Between December and May, the monsoon rains have truly died down and the pools are back to their gorgeous color. This is considered the best time to visit the falls as the water speed is gentler and the trails are passable. The only downside is that it is in tourist season so there are plenty of people around.
You can try to avoid the crowds if you head there on a weekday, or arrive as early as possible in the day. Generally, before 11 am is a good time to get there – midday onwards is when the place starts to fill up with people, so try and get there for the morning if you want the place to yourself.
The site is open from 8 am to 5.30 pm every day, and costs 20,000 kip (2.25 USD). There are several different ways of reaching Kuang Si Falls and we’re going to talk you through each of them so you can choose the method that suits you best. We’re assuming you’ve made your way to Luang Prabang in Laos, perhaps on an Upper Mekong River cruise.
The most popular way of getting to and from the falls is by shared tuk-tuk, also known as Songtaew. These fit 6-7 people and you can find them everywhere in Luang Prabang, and the journey takes about 45 minutes. They cost about 200,000 kip (22.4 USD) altogether, split between however many people you have in your group. This normally is the cost of the full return trip, with a few hours at the falls, but make sure you agree on this with the driver beforehand and make sure the whole group knows when to meet to make the return trip.
You can book a tuk-tuk through your accommodation the night before. It’s a good idea to round up a group beforehand either amongst friends or at your accommodation so that you don’t waste time on the day, but if you don’t have a full Songtaew’s-worth of people, the tuk-tuk driver will just wait until the vehicle fills up.
Keep an eye on the time – you don’t want to be left behind at the falls as the tuk-tuks that you can hire on site are much more expensive!
If you’d prefer to avoid the hassle of going with a group, you can take a private tuk-tuk. This independent tuk-tuk tour is a more expensive option at around 180,000 – 200,000 kip (22 – 25 USD) for the day, but it gives you much more freedom about the time you spend at the falls and lets you get there before the crowds, and spend as much time there as you like.
Your accommodation might have recommendations of reliable and fair tuk-tuk drivers for you to book with. It’s also a good idea to arrange to pay the driver after you get back to Luang Prabang if you can – this avoids them leaving you behind!
For those with a sense of adventure (and a high level of fitness!), there’s always the option of cycling to the falls on a rented bicycle. The journey is 23km by road (so a near 50km round trip), and bikes are available to rent all over the town or sometimes from your hostel or hotel. Prices are around the 20,000 kip mark (2.25 USD).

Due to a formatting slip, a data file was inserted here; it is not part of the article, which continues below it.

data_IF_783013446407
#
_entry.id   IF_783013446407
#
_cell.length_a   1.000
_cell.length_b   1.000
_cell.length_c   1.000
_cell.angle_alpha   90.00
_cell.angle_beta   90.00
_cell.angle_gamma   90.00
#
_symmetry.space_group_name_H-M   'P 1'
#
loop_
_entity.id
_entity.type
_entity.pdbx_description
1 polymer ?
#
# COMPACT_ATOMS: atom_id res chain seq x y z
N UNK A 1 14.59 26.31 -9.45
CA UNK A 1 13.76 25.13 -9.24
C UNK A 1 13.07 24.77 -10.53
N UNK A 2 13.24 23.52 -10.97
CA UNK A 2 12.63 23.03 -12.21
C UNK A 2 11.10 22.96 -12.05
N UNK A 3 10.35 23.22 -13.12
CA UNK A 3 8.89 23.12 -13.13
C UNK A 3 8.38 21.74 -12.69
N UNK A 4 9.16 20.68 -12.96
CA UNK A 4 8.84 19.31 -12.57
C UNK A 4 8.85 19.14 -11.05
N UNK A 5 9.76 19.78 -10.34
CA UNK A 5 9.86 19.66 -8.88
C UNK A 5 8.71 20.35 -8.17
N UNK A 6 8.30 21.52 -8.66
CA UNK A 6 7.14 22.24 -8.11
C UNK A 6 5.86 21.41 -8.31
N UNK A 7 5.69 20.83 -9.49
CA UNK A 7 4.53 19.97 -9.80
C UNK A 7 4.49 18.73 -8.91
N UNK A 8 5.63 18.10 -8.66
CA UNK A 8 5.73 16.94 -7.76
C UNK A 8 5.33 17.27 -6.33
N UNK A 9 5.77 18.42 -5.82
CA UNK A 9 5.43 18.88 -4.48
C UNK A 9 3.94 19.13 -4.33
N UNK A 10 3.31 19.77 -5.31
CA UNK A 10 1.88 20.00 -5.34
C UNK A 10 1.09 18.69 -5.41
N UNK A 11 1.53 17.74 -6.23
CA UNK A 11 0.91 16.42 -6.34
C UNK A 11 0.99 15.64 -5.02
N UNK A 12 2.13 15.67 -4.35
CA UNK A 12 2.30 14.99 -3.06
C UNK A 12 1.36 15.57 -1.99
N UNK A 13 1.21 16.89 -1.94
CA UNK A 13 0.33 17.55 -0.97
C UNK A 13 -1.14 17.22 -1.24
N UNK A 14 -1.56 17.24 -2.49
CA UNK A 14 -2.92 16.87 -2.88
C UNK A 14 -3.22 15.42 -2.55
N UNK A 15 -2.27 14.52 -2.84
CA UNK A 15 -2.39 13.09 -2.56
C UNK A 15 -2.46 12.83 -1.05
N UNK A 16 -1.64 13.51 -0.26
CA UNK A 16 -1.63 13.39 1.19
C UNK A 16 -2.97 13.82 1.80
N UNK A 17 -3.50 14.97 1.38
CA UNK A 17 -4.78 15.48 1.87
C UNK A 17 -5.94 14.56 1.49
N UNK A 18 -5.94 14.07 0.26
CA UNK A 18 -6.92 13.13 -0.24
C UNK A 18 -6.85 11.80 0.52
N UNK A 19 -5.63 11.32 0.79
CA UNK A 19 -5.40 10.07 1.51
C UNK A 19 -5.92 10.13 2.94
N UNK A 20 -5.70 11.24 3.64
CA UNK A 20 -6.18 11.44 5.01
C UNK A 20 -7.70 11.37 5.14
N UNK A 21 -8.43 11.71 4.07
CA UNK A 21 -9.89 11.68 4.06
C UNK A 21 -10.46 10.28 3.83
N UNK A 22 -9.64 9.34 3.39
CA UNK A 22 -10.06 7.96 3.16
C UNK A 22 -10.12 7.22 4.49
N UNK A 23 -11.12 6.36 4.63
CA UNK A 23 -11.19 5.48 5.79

This is definitely for the hardy adventurers only – the road is not in a good condition, with bumps and potholes and plenty of dust and dirt. It’s an uphill cycle, and it can be humid in the summer.
However, it’s a totally unique way of experiencing the local surroundings, and you’ll pass by rice paddies, beautiful scenery, small dusty villages and plenty of cultures. You’ll also be so grateful for that refreshing dip in the pools when you get there! There’s also the option of cycling one way, and getting a tuk-tuk back with the bike on the roof.
You can also rent motorcycles for the day from many places throughout the town, normally costing around 20 USD per day as well as petrol costs and 2000 kip (0.22 USD) for parking at the falls.
Although this can be a fun way of experiencing the falls, it’s significantly more dangerous, as the roads are in such poor condition, traffic can be perilous and accidents happen frequently. It’s always worth having travel insurance but even more so if you’re planning a motorbike trip. Make sure to wear proper protection, and to lock it up at the other end.
Minivans run like buses, with set times for their departure and return. These public minivans cost around 60,000 kip (6.7 USD) for a seat making them another good value option and are also air-conditioned. The downsides are that because they function like buses, they make multiple stops en route to each passenger’s hotel, so it can take a while to reach the falls, and that you only get a few hours at the falls before they head back.
You can hire a private minivan or car if you have your own group ready to go. This costs around 250,000 kip (30 USD), and you’ll be in charge of your timings for the day, coming and going whenever you want to.